Only 62 percent of adults living with chronic disease go online, compared with 81 percent of adults with no chronic diseases, according to a new report by the Pew Internet & American Life Project.
"We can now add chronic disease to the list of attributes which have an independent, negative effect on someone's likelihood to have Internet access, along with age, education, and income level," says Kristen Purcell, an associate director of the Pew Internet Project and a co-author of the report.
The Internet access gap creates an online health information gap. More than any other group, people living with chronic disease are strongly connected to offline sources of medical information and assistance such as health professionals, friends, family, and books. Once they have Internet access, people living with chronic disease report significant benefits from the health resources found online.
Overall, 51 percent of American adults living with chronic disease have looked online for health information about a specific disease, a certain medical procedure, or health insurance. By comparison, 66 percent of adults who have no chronic conditions use the Internet to gather health information.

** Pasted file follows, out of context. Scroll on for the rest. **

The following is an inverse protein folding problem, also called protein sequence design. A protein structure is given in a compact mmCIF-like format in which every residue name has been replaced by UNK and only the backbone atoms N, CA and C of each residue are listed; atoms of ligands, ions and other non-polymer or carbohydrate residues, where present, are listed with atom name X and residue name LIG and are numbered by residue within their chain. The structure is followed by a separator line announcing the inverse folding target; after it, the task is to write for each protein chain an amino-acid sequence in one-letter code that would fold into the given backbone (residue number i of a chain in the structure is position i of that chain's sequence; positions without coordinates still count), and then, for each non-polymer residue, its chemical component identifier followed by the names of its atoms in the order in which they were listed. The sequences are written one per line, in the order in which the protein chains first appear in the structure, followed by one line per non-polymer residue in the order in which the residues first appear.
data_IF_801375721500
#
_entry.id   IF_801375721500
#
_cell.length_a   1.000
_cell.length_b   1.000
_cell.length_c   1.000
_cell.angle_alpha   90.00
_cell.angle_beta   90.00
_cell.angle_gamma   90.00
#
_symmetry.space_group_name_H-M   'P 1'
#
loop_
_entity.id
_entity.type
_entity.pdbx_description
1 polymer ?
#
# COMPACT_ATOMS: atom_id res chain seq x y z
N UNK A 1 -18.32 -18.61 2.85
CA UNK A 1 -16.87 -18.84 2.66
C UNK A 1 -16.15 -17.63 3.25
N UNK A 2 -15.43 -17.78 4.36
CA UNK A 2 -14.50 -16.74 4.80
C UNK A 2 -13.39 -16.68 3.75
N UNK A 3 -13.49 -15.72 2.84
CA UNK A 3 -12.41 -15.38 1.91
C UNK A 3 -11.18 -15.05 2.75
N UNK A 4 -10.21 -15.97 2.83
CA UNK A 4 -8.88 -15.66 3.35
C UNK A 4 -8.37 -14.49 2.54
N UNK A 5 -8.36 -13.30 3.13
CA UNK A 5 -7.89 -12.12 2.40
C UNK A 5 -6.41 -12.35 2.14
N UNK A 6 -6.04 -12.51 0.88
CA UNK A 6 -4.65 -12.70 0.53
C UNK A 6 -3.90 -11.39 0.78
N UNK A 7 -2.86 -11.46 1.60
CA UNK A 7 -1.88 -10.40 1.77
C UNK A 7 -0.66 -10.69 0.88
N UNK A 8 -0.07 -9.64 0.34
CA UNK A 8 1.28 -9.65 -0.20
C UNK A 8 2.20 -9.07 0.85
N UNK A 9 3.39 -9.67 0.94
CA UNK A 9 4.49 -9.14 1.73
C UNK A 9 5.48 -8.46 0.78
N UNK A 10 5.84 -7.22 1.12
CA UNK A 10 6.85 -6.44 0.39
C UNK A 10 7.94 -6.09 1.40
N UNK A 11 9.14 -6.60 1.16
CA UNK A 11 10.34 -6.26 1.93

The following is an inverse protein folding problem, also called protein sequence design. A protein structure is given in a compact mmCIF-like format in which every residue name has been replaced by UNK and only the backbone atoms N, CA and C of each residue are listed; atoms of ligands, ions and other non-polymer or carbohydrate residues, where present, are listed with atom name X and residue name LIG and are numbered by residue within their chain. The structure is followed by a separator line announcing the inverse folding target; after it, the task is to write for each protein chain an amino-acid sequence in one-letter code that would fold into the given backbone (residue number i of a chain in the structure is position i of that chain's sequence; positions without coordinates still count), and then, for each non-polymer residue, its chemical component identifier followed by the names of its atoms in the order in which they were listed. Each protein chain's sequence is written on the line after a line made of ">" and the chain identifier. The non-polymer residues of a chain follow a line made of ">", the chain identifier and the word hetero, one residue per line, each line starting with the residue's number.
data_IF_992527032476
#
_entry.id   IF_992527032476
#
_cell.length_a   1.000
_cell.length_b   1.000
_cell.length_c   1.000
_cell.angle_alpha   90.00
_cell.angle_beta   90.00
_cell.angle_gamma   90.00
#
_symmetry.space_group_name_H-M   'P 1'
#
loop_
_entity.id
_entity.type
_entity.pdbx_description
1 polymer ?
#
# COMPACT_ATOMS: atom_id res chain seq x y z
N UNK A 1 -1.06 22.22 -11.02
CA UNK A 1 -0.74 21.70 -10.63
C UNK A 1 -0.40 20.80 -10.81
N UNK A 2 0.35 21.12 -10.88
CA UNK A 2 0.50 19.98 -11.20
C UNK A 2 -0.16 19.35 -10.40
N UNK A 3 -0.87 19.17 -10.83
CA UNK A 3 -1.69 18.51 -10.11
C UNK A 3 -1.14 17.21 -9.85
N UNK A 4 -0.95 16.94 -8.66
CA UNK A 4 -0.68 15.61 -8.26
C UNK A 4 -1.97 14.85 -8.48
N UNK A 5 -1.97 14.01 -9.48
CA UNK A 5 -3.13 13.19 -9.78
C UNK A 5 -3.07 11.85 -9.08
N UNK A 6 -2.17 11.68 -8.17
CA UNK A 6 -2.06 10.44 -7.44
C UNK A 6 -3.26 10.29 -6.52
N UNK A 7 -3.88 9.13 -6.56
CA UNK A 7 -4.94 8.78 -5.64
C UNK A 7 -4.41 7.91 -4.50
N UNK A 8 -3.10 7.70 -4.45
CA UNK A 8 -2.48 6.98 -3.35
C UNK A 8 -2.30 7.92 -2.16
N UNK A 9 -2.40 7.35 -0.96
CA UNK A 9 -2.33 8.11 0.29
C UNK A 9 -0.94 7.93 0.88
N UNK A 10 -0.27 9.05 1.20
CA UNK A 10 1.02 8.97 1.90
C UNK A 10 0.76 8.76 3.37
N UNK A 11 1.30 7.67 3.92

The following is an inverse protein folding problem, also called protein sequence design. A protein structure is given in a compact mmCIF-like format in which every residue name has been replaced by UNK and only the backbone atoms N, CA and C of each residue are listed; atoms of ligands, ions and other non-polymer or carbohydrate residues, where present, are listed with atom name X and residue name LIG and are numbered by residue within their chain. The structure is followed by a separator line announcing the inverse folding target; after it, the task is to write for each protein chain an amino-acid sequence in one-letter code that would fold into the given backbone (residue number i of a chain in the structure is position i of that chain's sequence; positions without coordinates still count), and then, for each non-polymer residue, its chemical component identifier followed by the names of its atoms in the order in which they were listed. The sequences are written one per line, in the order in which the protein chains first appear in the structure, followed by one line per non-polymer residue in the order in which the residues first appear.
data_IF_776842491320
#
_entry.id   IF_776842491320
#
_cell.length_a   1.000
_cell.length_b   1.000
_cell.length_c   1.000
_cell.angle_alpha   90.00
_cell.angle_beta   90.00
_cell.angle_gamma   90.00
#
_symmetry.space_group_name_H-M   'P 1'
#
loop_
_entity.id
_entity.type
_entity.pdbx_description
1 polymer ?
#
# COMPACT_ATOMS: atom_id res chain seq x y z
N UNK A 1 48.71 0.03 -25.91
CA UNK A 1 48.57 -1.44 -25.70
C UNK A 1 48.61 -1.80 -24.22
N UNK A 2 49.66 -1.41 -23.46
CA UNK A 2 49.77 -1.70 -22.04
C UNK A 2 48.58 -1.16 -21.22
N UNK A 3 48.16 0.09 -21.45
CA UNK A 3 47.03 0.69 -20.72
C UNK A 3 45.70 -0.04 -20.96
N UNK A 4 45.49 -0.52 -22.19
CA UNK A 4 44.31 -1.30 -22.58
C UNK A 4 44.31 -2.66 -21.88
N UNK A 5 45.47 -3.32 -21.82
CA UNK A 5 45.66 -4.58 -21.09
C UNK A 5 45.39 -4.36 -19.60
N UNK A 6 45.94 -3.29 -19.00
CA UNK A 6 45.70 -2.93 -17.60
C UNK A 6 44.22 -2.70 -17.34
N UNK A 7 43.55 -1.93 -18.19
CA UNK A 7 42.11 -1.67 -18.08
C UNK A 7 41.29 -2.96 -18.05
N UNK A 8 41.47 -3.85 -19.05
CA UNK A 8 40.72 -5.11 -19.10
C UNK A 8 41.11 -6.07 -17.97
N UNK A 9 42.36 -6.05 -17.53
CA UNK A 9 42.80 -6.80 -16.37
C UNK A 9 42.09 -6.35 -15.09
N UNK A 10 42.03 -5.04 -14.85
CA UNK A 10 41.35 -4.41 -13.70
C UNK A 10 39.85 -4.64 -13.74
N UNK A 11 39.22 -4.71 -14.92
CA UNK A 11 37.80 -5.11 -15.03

Lack of Internet access, not lack of interest in the topic, is the main reason for the gaps. Pew says when demographic factors are controlled, Internet users living with chronic disease are slightly more likely than other Internet users to access health information online.
"The deck is stacked against people living with chronic disease. They are disproportionately offline. They often have complicated health issues, not easily solved by the addition of even the best, most reliable, medical advice," says Susannah Fox, an associate director of the Pew Internet Project and a co-author of the report.
"But those who are online have a trump card. They have each other. Those who have access use the internet like a secret weapon, unearthing and sharing nuggets of information found online."